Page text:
Top 10 Tunes For Your ‘Dallas’ Playlist
Top 10 Tunes For Your ‘Dallas’ PlaylistHidden Gems
The Dallas Region has served as fodder for lyricists and tunesmiths for nearly as long as audio recordings have existed, perhaps earlier.
Our crack “Say Yes” staff set out to identify the 10 song recordings that best capture the spirit of Big D. Our criteria were fairly straightforward: Points were awarded based on local references, catchy lyrics and the track’s musical quality and authenticity. Some tracks were not included (the theme to the ‘70s television show “Dallas” among them) because they were too obvious, or overtly insipid. Aware of the peril of their task, our “Say Yes” musicophiles delivered a sprawling-yet-controversial soundtrack, performed by the likes of T Bone Walker (the blues legend who once lived in Oak Cliff), local recording artist Erykah Badu, the late rodeo cowboy/country rocker Chris LeDoux and others. It is not necessary to mention Willie Nelson here because Willie Nelson.
Without further ado:
10. “Big D” (Performed by Jo Stafford)
Perhaps the peppiest song on this list, our version of “Big D” is performed by Jo Stafford, who made her mark as torch singer for the Greatest Generation. Though this song is chock-full of local references and hyperbole (Nieman Marcus, “where every home’s a palace,” etc.), it finishes at the bottom because it’s oh-so-cloyingly sweet.
9. “We’ll Go Walkin’ ” (The O’s)
A walk to East Dallas’ Tietze Park and its signature live oak trees is the central theme of this song’s video, featuring Dallas’ own The O’s. It’s a catchy, rye tune that reflects the team’s off-kilter style. Aside from the mention of Tietze Park, the song itself only lingers briefly on the notion of Dallas, and could have been set anywhere.
8. “Get Up” Cowboys Anthem (Kelly Clarkson)
How many pop, country, rock and rap anthems have been dedicated to America’s Team? Thankfully, that’s not our question to answer. Instead, we submit Burleson native Kelly Clarkson’s glittering pop jewel as Exhibit “A” in our case for how it should be done.
7. “If You’re Ever Down in Dallas” (Lee Ann Womack)
Lee Ann Womack’s ode to Big D conjures up the boot-scootin’ heartache that many outsiders imagine happening here. “I’m sure Fort Worth has seen its share of heartaches,” she writes. “But it’s plain to see your heart’s not broken now. You’re in love with someone new, and up on top of the world.” The tune runs a little longer than two minutes – enough time to realize the lyrics’ double-meaning and to circle a saw-dust covered dance floor a couple times.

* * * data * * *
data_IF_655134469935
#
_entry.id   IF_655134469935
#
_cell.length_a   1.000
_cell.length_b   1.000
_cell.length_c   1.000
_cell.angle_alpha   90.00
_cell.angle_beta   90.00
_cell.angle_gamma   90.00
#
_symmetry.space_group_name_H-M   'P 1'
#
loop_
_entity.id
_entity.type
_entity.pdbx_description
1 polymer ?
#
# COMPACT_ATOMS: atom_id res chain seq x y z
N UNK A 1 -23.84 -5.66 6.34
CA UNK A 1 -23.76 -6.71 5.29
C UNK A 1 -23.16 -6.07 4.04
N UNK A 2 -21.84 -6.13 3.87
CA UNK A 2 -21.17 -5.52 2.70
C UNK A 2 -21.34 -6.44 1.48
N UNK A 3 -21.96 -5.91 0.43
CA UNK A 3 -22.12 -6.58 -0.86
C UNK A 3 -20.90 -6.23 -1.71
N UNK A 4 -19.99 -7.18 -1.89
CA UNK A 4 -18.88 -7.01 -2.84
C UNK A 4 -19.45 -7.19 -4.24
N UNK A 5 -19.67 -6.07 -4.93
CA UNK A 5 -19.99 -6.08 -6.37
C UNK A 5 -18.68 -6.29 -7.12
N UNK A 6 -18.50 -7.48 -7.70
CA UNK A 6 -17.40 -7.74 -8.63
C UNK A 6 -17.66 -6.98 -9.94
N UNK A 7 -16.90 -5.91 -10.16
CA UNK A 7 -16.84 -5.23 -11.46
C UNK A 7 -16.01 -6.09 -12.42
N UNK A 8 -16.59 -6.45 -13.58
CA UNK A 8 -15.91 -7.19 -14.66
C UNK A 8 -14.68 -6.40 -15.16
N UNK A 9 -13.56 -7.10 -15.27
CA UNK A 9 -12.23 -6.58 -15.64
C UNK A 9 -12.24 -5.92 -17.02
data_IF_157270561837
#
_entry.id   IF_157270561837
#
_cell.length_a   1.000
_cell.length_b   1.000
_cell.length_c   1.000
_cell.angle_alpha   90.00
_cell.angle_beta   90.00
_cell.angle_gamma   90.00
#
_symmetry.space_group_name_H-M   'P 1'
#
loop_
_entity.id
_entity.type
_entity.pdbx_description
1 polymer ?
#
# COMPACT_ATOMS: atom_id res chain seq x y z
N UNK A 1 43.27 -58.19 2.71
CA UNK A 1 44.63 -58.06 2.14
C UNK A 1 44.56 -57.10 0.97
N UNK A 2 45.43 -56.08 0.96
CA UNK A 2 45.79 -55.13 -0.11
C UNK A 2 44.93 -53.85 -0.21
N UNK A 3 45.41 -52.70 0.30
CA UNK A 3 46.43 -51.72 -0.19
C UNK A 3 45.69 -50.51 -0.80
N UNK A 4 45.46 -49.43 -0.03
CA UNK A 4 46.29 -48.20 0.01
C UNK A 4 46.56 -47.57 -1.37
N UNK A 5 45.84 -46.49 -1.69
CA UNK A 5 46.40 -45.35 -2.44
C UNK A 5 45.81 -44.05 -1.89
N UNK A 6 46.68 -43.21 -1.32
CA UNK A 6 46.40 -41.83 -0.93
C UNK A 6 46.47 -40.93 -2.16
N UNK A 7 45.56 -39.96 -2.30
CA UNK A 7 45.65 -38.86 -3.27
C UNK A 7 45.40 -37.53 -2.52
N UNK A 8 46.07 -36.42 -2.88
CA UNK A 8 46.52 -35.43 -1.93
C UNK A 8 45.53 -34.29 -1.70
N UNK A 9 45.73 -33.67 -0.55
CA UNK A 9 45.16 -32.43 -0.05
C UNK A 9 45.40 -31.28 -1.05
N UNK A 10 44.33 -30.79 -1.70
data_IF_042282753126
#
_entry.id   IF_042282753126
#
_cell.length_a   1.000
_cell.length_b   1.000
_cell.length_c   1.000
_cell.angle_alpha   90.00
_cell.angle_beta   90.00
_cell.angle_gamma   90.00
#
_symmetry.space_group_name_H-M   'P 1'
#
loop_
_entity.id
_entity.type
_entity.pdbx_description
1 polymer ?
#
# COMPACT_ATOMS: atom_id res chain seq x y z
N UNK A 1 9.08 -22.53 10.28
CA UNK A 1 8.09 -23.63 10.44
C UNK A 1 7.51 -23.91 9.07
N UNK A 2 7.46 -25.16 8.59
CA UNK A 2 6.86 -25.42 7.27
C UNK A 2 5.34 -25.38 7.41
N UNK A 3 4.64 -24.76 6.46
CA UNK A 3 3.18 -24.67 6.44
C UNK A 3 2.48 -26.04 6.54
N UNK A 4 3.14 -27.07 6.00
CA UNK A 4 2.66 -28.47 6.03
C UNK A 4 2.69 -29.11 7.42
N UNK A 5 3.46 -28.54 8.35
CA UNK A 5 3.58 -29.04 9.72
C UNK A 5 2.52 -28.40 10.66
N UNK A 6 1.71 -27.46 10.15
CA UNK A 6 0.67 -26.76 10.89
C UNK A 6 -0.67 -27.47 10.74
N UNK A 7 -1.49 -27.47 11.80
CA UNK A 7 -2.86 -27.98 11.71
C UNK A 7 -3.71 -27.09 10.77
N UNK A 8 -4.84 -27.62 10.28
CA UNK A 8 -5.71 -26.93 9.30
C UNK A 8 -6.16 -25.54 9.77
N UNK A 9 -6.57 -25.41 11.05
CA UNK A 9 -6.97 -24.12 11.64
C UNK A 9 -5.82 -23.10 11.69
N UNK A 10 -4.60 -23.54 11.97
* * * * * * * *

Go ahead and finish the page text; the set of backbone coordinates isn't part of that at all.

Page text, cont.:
6. “Woo” (Erykah Badu)
Fans of R&B will appreciate this cool, bass-filled jam. Though there are limited mentions of Dallas in the lyrics, “Woo” is written and performed by Big D’s own Erykah Badu. It’s said that former President Barack Obama has placed this track at the top of his playlist. You should, too.
5. “Dallas” (Bad Livers)
This riff on Dallas by the Bad Livers melds banjo, string base and guitar in a Soggy Bottom Boys-kind of way. This trio plays its heart (and fingers) out in the live version, posted here, having the time of their lives performing a song that seems to have something to do with a gambling addiction.
4. “Deep Ellum Blues” (Jorma Kaukonen version)
This recording gives its listeners the vibe of being a fly on the wall, including utterings from a backup vocalist who repeats the phrase “easy peasy” before the picking commences. When it does, we find our feet firmly planted on Blues Island, but there’s nothing stale here. The guitar and vocals are clean and honest as a freshly power-washed Deep Ellum sidewalk on a Monday morning.
3. Dallas (by Willie Nelson)
Willie Nelson’s homage to Big D references Love Field, Central Expressway, the LBJ highway, Neiman Marcus and Highland Park. “She swings like a blond with a millionaire,” Nelson croons, with a smile in his voice.
2. “Dallas Days and Fort Worth Nights” (Chris LeDoux)
This rockin’ country and Western diddy could make a convert out of the most diehard anti-country listener. Aside from the tune’s catchiness, the lyrics capture the often-overlooked duality of the Dallas Region:
Under the skies of old big D He works a nine to five Bending steel and driving nails By phone in a suit and tie He fights traffic in his Mercedes To put on his cowboy boots Then he climbs on board his pick-up truck And barrels on out of the chute
1. “Trinity River Blues” (T-Bone Walker, 1929)
Showing an unabashed bias toward the blues, our “Say Yes” crew planted T-Bone Walker’s “Trinity River Blues” atop our playlist. Recorded at the beginning of the Great Depression, this track’s plinking piano and still-young T-Bone Walker (known as “Oak Cliff T-Bone” when he lived in the other OC) oozes murky authenticity:
They’re building a levee now, I have no more to worry ’bout.
They are building a levee now, I have no more to worry ’bout.
If that river should happen to rise, won’t have to move my things out.